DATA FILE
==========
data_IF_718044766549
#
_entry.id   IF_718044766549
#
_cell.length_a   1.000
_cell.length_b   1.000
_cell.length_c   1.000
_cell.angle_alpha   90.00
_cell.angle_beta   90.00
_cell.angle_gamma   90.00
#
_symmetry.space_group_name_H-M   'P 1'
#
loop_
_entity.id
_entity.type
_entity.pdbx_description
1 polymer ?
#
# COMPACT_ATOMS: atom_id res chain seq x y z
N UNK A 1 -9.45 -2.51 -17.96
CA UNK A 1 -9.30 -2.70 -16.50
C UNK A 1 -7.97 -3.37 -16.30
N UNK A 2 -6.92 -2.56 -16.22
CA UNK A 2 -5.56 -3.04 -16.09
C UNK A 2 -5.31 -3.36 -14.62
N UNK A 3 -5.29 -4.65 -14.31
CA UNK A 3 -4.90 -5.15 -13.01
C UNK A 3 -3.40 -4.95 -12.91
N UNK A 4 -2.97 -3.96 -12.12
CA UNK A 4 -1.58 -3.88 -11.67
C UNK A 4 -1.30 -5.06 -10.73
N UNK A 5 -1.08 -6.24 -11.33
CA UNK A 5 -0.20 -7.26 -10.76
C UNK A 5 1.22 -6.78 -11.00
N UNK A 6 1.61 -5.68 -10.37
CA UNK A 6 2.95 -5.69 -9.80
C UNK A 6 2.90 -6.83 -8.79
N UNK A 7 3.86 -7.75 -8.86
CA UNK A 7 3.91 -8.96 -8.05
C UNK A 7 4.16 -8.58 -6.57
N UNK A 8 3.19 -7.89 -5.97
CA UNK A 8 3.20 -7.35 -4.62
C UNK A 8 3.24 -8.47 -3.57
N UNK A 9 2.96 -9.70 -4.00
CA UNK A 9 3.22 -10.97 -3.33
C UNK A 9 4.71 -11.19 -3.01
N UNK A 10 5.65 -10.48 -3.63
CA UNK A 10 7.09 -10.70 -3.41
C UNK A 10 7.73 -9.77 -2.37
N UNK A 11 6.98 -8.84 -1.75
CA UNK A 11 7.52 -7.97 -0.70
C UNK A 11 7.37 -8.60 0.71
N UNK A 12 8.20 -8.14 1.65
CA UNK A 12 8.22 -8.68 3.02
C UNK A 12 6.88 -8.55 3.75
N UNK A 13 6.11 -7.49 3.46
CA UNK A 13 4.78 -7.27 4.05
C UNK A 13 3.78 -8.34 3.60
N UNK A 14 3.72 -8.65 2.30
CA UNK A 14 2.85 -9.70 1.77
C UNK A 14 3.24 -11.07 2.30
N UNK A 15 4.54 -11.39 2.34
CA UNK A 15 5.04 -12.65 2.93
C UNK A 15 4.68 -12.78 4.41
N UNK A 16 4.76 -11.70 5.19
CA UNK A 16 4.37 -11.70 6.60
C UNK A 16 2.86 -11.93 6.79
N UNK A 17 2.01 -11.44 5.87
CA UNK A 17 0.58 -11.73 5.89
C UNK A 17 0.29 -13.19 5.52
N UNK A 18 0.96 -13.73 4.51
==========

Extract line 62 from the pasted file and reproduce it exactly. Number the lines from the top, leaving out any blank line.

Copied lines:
C UNK A 14 3.24 -11.07 2.30